My attitude towards teaching is changing too. In these lessons I feel really bad for the handful of kids who sit quietly, earnestly listening to what you’re trying to teach, so I’ve been focusing on them, chatting to them rather than chastising others during revision or individual work time. This has extended to my other classes too, for better or worse: when I introduce a topic I spend my time having conversations with the interested students and inviting questions, rather than trying determinedly to coherce every last person into another listen and repeat exercise. Instead of games where teams have to repeat a textbook phrase for points (“Nami is stonger than Jinho”) I’ve been doing quizzes or debates (“who would win in a fight between Spiderman and Batman?” Spiderman, because he is stronger”). I know I should aim for maximum participation but I feel like the kids do enough mindless repetition when I’m not there, and practise of “real” conversations with a “real” foreigner is priceless.
It is going to be boiling in August. It’s going to be sick. Long ago I confined my warm workwear to a dark corner of my wardrobe and already I’m starting to get jealous of the students who dress in shorts and sleeveless tops for school. I’ve been to hot places before but none that have ever required me to stand up and do stuff for most of the day; this morning it took me until lunchtime when I returned to my desk in front of an open window to stop sweating. Luckily children are pretty smelly themselves, so as long as I can conceal any damp sweat patches that materialise I shouldn’t get ruthlessly bullied by them – it’s just all my co-workers I’ll have to avoid for the next 3 months.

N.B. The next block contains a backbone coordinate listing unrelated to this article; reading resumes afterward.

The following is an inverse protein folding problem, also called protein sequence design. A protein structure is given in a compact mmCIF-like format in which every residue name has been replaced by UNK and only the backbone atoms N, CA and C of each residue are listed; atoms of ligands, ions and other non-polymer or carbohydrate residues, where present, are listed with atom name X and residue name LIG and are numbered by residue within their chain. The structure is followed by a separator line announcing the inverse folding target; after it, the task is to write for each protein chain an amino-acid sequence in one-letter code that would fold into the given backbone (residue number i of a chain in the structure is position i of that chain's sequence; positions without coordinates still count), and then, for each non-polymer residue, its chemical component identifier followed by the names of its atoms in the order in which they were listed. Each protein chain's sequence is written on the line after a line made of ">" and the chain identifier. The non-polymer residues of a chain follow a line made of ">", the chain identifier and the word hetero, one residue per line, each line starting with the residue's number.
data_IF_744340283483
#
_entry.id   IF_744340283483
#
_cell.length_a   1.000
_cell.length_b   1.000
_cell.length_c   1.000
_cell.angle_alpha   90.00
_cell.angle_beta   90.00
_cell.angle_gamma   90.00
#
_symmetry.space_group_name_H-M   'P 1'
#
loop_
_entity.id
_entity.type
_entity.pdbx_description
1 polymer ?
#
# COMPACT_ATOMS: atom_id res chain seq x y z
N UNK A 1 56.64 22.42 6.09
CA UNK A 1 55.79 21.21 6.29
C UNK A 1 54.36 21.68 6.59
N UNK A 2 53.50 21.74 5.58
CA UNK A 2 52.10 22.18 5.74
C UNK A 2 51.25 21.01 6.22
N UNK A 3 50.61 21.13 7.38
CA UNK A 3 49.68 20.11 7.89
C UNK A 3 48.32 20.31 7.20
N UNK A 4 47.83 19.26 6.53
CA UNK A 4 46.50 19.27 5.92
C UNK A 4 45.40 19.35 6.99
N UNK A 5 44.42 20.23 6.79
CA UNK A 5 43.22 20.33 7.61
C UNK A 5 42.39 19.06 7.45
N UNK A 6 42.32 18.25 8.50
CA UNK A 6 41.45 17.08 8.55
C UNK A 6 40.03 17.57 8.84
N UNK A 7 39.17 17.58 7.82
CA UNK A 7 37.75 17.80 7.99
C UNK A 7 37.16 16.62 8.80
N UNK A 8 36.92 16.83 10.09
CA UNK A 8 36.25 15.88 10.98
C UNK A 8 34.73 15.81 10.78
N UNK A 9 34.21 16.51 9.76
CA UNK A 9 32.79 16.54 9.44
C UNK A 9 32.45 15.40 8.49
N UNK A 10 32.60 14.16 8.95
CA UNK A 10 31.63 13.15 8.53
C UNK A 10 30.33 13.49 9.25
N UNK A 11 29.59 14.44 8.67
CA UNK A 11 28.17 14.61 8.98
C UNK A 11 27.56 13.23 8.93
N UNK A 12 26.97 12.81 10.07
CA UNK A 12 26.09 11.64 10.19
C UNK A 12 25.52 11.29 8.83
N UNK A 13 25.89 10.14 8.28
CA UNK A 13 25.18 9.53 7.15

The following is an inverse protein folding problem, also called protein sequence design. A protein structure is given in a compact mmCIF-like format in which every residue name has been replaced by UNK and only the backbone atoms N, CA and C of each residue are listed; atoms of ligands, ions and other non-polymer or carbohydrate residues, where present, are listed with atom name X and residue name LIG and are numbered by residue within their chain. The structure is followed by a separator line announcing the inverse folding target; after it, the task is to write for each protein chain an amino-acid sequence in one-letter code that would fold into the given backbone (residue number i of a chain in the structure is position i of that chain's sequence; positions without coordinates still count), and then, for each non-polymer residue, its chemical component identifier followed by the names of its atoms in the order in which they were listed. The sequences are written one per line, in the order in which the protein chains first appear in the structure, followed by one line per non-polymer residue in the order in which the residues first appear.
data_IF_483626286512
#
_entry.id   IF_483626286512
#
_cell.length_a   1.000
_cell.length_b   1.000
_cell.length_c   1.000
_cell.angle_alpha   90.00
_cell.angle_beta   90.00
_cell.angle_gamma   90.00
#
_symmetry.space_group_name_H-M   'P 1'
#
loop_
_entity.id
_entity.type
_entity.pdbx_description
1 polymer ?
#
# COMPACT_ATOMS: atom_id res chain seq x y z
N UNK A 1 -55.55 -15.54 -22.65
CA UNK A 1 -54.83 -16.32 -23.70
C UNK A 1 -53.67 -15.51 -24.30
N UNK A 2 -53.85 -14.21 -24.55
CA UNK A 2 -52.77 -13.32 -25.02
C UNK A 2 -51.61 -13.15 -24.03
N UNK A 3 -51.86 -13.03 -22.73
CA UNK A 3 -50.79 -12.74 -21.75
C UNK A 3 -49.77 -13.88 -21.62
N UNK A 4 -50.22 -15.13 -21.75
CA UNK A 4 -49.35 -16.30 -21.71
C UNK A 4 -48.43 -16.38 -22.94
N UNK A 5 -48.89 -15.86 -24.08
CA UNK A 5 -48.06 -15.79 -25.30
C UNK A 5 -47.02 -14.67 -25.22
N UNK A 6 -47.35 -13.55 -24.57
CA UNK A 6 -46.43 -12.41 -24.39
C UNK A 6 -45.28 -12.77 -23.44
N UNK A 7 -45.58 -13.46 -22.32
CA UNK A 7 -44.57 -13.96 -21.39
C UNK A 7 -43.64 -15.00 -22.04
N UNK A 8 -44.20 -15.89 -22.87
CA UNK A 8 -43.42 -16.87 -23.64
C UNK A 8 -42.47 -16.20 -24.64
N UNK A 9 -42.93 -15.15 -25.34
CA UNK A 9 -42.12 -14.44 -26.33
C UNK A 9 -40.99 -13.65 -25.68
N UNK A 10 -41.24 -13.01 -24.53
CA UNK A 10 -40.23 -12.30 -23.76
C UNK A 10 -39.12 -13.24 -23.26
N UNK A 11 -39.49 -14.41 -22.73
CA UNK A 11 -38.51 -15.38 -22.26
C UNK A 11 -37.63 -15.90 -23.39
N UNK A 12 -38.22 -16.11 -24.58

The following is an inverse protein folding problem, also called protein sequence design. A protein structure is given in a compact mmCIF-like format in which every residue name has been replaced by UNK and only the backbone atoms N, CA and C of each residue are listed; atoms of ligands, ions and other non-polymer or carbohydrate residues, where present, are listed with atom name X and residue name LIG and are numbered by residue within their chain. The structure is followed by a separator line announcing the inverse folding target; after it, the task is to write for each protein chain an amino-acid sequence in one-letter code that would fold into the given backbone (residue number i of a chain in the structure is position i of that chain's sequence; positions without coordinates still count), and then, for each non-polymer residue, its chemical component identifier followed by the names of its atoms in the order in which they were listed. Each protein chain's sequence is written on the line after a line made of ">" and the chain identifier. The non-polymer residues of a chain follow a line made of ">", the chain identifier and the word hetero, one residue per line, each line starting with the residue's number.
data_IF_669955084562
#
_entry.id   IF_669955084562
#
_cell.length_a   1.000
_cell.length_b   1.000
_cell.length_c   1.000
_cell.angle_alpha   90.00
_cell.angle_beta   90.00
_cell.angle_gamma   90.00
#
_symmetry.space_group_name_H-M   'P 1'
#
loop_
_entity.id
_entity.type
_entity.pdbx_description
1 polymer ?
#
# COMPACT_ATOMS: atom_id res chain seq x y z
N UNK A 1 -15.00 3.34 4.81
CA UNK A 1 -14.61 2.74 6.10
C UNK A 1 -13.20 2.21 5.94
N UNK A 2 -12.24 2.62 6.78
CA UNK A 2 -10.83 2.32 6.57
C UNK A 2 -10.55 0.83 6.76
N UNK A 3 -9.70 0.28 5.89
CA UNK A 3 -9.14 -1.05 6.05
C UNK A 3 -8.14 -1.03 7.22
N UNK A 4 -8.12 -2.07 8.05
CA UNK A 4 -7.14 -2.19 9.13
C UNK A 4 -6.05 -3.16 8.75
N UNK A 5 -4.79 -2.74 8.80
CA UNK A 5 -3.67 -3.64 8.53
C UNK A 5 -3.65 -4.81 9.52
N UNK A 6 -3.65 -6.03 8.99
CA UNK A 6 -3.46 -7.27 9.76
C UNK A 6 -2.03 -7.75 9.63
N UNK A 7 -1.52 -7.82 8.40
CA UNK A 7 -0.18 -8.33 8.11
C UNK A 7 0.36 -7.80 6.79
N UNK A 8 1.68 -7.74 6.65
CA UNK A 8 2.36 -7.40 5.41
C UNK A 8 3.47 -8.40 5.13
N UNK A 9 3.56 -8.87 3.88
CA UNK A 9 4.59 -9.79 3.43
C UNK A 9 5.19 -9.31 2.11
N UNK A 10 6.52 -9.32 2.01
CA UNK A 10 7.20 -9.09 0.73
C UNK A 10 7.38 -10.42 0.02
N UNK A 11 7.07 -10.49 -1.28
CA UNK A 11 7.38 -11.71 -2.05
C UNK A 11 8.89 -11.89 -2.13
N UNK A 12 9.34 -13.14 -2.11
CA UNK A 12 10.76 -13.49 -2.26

Meanwhile, at the weekends when I’m able to wear slightly airier clothing we’ve been managing to enjoy the sunshine by spending the last couple at the beach in Busan. Last weekend Elizabeth and I were sitting on a bedsheet on the sand playing cards and eating grapes we were accosted by a group of probably 25 middle-aged Koreans. They conducted the most efficient whirlwind of a picnic I’ve ever seen: in literally 10 minutes they all arrived, unpacked dozens of trays of food, summoned us over to forcefeed roe and soju to us (laterally for photographs in a variety of poses), took some snaps of each other rolling around in the sand, packed up and then left. This generosity and conviviality shown to foreigners is characteristic of groups of picnicking locals and one of my favourite things about living here.